He smiled as he moved among the piles of dead, like a buyer in the market, he inspected his prospects. He made his way to the few left living. He chose among those left a young, spry soldier, hardly worth killing. “You will be my legate,” he said, “you will tell your superiors what has happened. You will tell them that Germania belongs to the Germans. You will tell them that this is the end of the world, that Roman peace ends here. Do you understand?” The ‘legate’ could only nod. The traitor looked back to the Roman legate he had chosen. “Tell them, tell the Emperor, that his legions can never prevail. Not here. Not in the forest. His victories will be as empty as the fields he chooses his battles on. Do you understand?” The legate nodded. With a nod, the boy was dismissed.
As he began to run, the German leader grabbed his elbow. He inclined his head toward the boy, “I am not a traitor. Do you understand?” The boy said nothing, he was afraid. “A traitor betrays his kin.” The German leader cast his shadow over the trembling Roman. He pointed to the ‘Roman’ dead. He pointed to caps of red and blonde hair spilling out from the helmets, the dead, pale faces between cheekguards. “These were traitors.” The leader pounded his chest, “I am true to my kind, and I have delivered them, I have saved them from Roman treachery, and I have raised of German Law!” With that, the German leader gave the legate a shove. His legacy was secure.
Who was the leader? Why had he turned coat?
History does not supply his exact motives. But we can imagine, as I have. That was our conjecture, he is what we can say:
Herrmann was a son of Teutonic Tribes. We educated Men of the West call his kind Cherusci. His ‘Roman’ name was Arminius. For many reasons, he should be regarded as a great hero, to a great many people.
Like many of his lot, Herrmann was captured as a child and drafted into the Roman Empire. This happened at a time when the Sons of Rome had lost sight of kith and kin, blended their stock and sold their soul. To replenish lost blood, they invited foreigners, favouring Germanic and Celtic tribesmen for their vigour, valour and power. And the Romans, comfortable in the belief that their peace would save them, assumed the pitiful barbarians would simply ‘fall in line.’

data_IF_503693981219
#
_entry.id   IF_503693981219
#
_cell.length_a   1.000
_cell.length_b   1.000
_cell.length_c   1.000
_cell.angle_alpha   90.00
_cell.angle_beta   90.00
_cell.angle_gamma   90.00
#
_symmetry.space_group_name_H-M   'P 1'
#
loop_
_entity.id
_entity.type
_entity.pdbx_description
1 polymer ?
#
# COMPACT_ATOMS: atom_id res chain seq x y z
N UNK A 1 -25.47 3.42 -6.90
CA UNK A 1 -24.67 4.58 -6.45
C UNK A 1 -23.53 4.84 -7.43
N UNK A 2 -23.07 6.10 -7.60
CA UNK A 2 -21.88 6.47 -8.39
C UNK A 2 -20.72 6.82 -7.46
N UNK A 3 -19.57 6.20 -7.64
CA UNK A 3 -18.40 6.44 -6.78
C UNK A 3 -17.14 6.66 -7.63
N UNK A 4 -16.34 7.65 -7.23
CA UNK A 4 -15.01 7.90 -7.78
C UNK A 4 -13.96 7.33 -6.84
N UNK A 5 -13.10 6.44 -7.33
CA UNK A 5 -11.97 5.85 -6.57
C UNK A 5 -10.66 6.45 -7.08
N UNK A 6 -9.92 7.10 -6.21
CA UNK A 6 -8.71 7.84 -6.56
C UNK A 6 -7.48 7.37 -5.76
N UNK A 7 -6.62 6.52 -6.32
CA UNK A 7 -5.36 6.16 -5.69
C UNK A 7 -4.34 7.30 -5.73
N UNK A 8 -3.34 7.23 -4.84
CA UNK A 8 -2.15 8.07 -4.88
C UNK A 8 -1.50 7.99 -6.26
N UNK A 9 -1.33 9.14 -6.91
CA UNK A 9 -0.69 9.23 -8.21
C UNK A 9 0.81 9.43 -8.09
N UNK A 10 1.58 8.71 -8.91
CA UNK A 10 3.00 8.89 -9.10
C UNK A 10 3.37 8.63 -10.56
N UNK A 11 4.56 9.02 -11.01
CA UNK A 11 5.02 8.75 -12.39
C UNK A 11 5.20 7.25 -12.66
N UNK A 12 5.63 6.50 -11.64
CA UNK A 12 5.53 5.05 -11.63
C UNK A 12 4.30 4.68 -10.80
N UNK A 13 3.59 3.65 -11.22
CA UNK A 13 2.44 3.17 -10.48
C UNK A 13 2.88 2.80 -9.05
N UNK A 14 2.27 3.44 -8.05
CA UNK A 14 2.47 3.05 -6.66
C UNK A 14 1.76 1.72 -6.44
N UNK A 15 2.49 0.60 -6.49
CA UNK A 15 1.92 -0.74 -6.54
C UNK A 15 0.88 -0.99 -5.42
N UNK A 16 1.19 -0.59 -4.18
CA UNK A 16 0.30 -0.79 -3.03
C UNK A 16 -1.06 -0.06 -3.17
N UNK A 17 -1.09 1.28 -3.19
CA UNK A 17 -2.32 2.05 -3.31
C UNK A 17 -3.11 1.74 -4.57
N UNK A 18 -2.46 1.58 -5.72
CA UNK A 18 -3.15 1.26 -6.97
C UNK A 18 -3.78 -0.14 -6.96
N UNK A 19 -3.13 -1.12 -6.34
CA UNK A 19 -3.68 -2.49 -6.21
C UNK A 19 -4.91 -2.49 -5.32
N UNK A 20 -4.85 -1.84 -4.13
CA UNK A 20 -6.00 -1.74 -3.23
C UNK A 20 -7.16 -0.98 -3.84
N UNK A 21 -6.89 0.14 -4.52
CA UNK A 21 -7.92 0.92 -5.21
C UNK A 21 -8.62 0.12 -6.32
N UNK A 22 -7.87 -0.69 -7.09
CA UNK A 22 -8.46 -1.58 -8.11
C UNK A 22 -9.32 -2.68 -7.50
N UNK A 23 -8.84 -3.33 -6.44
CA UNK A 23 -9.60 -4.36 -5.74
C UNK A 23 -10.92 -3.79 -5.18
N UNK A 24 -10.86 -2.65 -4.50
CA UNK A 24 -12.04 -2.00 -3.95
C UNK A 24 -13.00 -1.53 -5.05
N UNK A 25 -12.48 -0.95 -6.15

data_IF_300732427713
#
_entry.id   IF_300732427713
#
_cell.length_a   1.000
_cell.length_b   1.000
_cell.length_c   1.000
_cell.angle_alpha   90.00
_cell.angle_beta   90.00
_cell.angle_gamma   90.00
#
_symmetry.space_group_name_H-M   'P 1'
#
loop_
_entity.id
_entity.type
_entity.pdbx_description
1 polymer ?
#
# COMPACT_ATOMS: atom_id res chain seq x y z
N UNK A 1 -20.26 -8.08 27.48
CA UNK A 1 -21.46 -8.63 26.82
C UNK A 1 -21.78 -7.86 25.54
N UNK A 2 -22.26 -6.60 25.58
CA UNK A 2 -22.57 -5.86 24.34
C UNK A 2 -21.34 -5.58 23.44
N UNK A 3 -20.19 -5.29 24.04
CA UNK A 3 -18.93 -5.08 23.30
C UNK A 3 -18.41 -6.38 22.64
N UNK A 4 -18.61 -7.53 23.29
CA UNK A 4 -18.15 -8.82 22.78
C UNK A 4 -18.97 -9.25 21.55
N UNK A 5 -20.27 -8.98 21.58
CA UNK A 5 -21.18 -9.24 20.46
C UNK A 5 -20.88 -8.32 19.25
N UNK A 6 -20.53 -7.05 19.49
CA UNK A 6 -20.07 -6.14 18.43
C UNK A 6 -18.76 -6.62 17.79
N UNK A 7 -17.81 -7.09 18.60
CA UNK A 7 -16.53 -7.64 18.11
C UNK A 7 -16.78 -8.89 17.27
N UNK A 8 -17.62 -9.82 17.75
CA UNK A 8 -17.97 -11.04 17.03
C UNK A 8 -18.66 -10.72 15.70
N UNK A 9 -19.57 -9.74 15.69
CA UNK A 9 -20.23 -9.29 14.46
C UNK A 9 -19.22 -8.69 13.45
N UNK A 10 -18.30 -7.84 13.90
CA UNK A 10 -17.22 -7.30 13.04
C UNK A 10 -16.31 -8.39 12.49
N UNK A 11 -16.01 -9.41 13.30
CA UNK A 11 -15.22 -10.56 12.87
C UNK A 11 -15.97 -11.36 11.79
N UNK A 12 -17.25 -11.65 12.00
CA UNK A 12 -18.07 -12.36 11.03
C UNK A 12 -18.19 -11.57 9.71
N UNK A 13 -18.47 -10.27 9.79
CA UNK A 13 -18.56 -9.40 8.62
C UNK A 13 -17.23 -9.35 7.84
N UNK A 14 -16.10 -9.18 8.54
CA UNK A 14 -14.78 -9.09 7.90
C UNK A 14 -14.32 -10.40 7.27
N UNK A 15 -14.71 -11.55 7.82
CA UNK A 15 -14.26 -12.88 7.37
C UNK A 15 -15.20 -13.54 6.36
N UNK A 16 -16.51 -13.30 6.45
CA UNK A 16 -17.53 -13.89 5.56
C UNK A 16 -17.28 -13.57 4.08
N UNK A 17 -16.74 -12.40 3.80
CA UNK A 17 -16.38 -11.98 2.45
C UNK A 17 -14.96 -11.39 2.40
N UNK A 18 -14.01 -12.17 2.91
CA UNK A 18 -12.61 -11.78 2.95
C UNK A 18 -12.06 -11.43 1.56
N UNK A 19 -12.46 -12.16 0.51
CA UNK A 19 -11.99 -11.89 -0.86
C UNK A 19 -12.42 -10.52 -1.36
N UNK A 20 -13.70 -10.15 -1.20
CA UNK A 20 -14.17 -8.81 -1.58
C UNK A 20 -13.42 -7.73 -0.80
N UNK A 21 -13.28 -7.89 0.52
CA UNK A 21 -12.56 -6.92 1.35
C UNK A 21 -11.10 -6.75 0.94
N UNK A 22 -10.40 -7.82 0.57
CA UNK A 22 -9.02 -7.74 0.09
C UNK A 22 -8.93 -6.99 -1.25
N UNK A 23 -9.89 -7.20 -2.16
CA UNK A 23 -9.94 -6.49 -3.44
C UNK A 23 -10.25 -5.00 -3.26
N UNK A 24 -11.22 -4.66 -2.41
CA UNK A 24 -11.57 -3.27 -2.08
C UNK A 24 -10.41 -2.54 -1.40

Herrmann, we know, did not. He bided his time, learning Roman language and Roman ways. Being a son of a warrior race, he of course served with distinction and did not disappoint. Such was his recognition that he was recruited by Quinctillius Varus after being made a knight and granted citizenship. He was appointed, in a moment of suicidal hubris by Rome, to defend against Germanic Tribes.
Herrmann remembered his true name. He knew the blood that ran through his veins. The songs of his ancestors were sung in ancient German, not Latin. He confided in chieftains, secretly devising plans of attack. It is known exactly how long he maintained his double life. Nor is it known whether he did so with trepidation or pleasure. I should like to imagine the quaint smile upon his face as he looked on his ‘fellow’ Romans, imagining where axe and sword and seax would someday strike. Perhaps he laughed inappropriately at times, imagining the future screams of his oppressors. So I imagine, for I am told, that my ancestors were a bloodthirsty, unruly lot.
One day, as it so happened, on the 9th year of the Christian God’s calendar, Herrmann betrayed the Empire that had stolen him. He repaid years of abuse with a day of terror. The Germans, we know, exceeded in guerrilla warfare before it was a word, that blitzkrieg was their game before it was a tactic. We know the degenerating legionairres feared the German for his size and ferocity.
In great savagery the Germans poured from the forests as the Romans made their fateful march. It is told that three legions were massacred. That the fragile Western Roman Empire, so demoralised, would soon abandon their plans for the conquest of Magna Germania. It was said that the screams of his superior could be heard echoing for miles, reaching from villa to wilderness; “Varus, give me back my Legions!” There are many lessons to be learned…
As for Rome? When an Empire betrays her stock, she is no more. Rome ceased to be when she ceased to be Roman. Men like Herrmann-Arminius were only the arbiters of a more ancient fate. And as for Arminius? He was clever. He learned the rules of his enemy. He fraternised with his enemy. He walked through the valley of the shadow of their deaths and looked them in the eye. He was not afraid, and he never forgot what moved him.